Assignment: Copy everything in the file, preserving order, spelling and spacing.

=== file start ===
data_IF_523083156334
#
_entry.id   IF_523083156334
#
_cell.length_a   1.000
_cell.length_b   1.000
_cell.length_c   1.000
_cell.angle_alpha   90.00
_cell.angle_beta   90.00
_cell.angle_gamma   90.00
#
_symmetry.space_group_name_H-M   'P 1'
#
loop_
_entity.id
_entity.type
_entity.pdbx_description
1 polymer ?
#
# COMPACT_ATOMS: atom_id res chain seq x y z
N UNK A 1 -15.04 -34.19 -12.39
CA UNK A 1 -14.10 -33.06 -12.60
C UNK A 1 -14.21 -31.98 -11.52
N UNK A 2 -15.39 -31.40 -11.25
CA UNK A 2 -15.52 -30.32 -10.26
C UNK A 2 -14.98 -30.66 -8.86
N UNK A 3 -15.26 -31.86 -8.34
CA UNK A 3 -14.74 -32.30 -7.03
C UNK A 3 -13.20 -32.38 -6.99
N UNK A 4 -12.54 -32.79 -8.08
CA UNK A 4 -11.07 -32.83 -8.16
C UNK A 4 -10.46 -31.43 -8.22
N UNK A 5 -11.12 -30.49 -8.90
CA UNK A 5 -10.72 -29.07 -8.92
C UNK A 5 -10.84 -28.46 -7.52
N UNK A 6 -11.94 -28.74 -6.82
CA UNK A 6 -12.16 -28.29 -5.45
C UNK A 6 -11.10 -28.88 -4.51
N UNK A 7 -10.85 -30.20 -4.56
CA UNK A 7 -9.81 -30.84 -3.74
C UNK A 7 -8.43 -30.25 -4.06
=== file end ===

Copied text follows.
data_IF_523083156334
#
_entry.id   IF_523083156334
#
_cell.length_a   1.000
_cell.length_b   1.000
_cell.length_c   1.000
_cell.angle_alpha   90.00
_cell.angle_beta   90.00
_cell.angle_gamma   90.00
#
_symmetry.space_group_name_H-M   'P 1'
#
loop_
_entity.id
_entity.type
_entity.pdbx_description
1 polymer ?
#
# COMPACT_ATOMS: atom_id res chain seq x y z
N UNK A 1 -15.04 -34.19 -12.39
CA UNK A 1 -14.10 -33.06 -12.60
C UNK A 1 -14.21 -31.98 -11.52
N UNK A 2 -15.39 -31.40 -11.25
CA UNK A 2 -15.52 -30.32 -10.26
C UNK A 2 -14.98 -30.66 -8.86
N UNK A 3 -15.26 -31.86 -8.34
CA UNK A 3 -14.74 -32.30 -7.03
C UNK A 3 -13.20 -32.38 -6.99
N UNK A 4 -12.54 -32.79 -8.08
CA UNK A 4 -11.07 -32.83 -8.16
C UNK A 4 -10.46 -31.43 -8.22
N UNK A 5 -11.12 -30.49 -8.90
CA UNK A 5 -10.72 -29.07 -8.92
C UNK A 5 -10.84 -28.46 -7.52
N UNK A 6 -11.94 -28.74 -6.82
CA UNK A 6 -12.16 -28.29 -5.45
C UNK A 6 -11.10 -28.88 -4.51
N UNK A 7 -10.85 -30.20 -4.56
CA UNK A 7 -9.81 -30.84 -3.74
C UNK A 7 -8.43 -30.25 -4.06